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NVIDIA's Next-Gen Turing GPU: All You Need To Know (Page 1)

NVIDIA's Next-Gen Turing GPU: All You Need To Know

NVIDIA unveils its next-gen Turing GPU: powers new Quadro RTX cards with up to 48GB of GDDR6 on-board

Anthony Garreffa | Aug 13, 2018 at 09:58 pm CDT - 1 min, 51 secs reading time for this page

NVIDIA's Next-Gen Turing GPU

The new Turing GPU architecture is the most advanced GPU architecture NVIDIA has ever made, with NVIDIA having two "engines" at the core of the Turing GPU architecture. The first is the accelerating Ray Tracing, while the other side of Turing handles acceleration of AI Inferencing.

NVIDIA's Next-Gen Turing GPU: All You Need To Know 06 | TweakTown.com

Turing is by and far not a gaming GPU in any way shape or form here, with NVIDIA unveiling not one but three new Quarto RTX branded professional graphics cards. The new Quadro RTX graphics cards all feature RT cores (Ray Tracing Cores) as well as Tensor Cores for deep learning acceleration, but NVIDIA hasn't been clear on whether the Tensor Cores have been tweaked under Turing compared to the Volta GPU architecture.

NVIDIA has also made fundamental changes to the way the Streaming Multiprocessor (SM) GPU units work, with Integer cores separated into their own indivudal blocks, a move that was used with the Volta GPU architecture.

Turing is an absolute beast coming in at 18.6 billion transistors and a huge 754mm2 die size. If we compare this to the Volta-based V100 GPU with 21 billion transistors and 815mm2 die size, we can see Turing has done quite a lot with what it has. Pascal in comparison has 11.8 billion transistors on a die size of 471mm2.

NVIDIA's Next-Gen Turing GPU: All You Need To Know 07 | TweakTown.com

There are a huge 4608 CUDA cores on the flagship Quadro RTX 8000 card, but this is still down from the Volta-based TITAN V which packs 5120 CUDA cores based on the Volta GPU architecture. NVIDIA hasn't shown off proper performance metrics and benchmarks on the Turing-based Quadro RTX range of cards so once that happens we'll be able to properly compare the Volta-based cards (TITAN V, Quadro GV100, etc) against the new Turing-based Quadro RTX 8000/6000/5000 cards.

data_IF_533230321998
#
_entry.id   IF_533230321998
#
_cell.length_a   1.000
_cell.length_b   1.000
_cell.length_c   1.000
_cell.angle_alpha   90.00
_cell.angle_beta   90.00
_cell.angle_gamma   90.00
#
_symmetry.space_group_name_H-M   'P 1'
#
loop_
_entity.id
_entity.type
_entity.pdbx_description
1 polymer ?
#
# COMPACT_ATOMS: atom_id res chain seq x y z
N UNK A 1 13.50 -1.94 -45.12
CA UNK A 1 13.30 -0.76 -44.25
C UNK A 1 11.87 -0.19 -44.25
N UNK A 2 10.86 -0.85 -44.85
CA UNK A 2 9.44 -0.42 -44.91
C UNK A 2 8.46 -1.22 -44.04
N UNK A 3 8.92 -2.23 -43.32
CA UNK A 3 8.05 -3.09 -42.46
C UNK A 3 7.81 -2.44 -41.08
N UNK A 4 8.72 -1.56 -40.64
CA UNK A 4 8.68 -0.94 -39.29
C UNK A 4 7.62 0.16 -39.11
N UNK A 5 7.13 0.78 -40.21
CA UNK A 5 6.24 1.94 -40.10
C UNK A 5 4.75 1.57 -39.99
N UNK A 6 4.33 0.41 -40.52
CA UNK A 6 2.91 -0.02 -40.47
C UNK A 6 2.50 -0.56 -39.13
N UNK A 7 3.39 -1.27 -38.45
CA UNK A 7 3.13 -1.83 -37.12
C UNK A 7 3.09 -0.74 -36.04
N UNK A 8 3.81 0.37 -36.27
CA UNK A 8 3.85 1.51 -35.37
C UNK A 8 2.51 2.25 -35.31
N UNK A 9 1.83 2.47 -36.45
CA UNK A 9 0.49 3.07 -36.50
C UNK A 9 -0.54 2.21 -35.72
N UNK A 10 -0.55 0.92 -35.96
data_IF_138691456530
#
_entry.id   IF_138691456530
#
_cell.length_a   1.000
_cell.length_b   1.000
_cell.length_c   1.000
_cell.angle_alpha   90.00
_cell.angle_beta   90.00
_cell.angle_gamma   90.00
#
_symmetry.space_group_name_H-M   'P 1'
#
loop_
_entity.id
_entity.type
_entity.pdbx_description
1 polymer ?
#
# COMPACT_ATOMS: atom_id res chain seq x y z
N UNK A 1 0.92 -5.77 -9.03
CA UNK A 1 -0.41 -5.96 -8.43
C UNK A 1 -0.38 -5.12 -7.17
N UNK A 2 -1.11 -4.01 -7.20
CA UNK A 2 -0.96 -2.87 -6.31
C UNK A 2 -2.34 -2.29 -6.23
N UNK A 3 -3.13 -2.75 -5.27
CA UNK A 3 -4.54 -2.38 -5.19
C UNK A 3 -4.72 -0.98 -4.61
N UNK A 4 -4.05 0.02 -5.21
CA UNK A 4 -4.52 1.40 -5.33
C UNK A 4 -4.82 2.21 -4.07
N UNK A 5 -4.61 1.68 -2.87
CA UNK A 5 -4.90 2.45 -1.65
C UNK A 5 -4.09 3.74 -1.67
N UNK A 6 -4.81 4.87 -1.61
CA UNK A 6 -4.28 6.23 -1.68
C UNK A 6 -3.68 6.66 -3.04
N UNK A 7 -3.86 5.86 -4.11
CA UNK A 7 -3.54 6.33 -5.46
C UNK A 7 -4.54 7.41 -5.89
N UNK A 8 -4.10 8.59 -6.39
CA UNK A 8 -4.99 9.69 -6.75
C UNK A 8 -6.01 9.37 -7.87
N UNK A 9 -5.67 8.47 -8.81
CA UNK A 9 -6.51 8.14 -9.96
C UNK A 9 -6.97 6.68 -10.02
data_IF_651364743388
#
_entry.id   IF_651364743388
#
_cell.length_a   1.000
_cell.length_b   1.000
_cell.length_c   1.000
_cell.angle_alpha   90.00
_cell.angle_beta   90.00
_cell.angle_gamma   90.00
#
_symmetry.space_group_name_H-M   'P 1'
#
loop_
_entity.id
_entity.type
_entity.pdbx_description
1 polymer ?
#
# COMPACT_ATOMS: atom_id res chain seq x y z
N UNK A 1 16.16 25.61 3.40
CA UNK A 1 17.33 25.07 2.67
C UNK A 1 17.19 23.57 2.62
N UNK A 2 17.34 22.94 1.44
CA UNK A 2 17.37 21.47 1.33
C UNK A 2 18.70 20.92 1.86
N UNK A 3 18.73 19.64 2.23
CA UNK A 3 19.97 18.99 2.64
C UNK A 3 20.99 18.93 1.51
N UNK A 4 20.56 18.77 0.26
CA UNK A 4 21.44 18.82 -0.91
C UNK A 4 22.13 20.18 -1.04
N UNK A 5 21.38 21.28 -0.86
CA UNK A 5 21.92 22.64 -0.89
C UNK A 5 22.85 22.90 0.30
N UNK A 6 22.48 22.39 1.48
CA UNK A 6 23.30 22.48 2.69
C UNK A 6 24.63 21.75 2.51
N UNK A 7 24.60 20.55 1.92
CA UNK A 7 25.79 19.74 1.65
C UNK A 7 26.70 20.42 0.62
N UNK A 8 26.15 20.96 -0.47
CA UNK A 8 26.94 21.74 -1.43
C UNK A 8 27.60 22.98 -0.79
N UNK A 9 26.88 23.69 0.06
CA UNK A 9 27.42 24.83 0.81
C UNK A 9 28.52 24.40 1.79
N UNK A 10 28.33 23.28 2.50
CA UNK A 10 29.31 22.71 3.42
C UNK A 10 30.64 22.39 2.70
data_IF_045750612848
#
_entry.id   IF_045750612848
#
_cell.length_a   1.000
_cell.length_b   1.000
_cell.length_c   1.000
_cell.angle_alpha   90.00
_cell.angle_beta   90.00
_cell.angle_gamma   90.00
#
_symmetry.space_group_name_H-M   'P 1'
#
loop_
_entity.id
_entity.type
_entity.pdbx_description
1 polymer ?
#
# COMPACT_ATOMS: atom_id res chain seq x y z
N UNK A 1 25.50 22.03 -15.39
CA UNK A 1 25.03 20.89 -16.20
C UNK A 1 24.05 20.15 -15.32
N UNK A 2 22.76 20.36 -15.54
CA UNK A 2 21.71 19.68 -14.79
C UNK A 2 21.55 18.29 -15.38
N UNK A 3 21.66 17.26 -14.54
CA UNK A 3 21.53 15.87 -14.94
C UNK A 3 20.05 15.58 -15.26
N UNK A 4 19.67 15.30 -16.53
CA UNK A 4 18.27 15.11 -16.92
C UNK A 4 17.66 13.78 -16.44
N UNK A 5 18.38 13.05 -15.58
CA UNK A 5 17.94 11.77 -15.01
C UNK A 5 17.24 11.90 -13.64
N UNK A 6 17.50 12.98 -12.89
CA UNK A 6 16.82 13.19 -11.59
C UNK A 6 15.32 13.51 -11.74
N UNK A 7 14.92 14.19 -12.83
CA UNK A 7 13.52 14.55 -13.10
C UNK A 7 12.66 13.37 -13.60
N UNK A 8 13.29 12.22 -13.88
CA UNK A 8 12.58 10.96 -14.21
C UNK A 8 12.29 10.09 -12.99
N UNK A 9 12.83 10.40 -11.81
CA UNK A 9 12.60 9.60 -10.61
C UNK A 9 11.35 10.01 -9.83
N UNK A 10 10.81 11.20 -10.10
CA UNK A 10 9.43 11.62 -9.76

The big difference between Volta and Turing is that Volta uses HBM2 while Turing uses GDDR6, however even GDDR6 in its basic 14Gbps form is giving numbers that can beat the HBM2-based cards. There's also more framebuffer with 48GB of GDDR6 available on the flagship Quadro RTX 8000 compared to 16GB on the original Volta-based cards, and 32GB on the new Quadro GV100 and upgraded Tesla V100 unveiled a few months ago at NVIDIA GTC 2018.

Last updated: Apr 7, 2020 at 12:34 pm CDT

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Anthony Garreffa

ABOUT THE AUTHOR - Anthony Garreffa

Anthony is a long time PC enthusiast with a passion of hate for games built around consoles. FPS gaming since the pre-Quake days, where you were insulted if you used a mouse to aim, he has been addicted to gaming and hardware ever since. Working in IT retail for 10 years gave him great experience with custom-built PCs. His addiction to GPU tech is unwavering.

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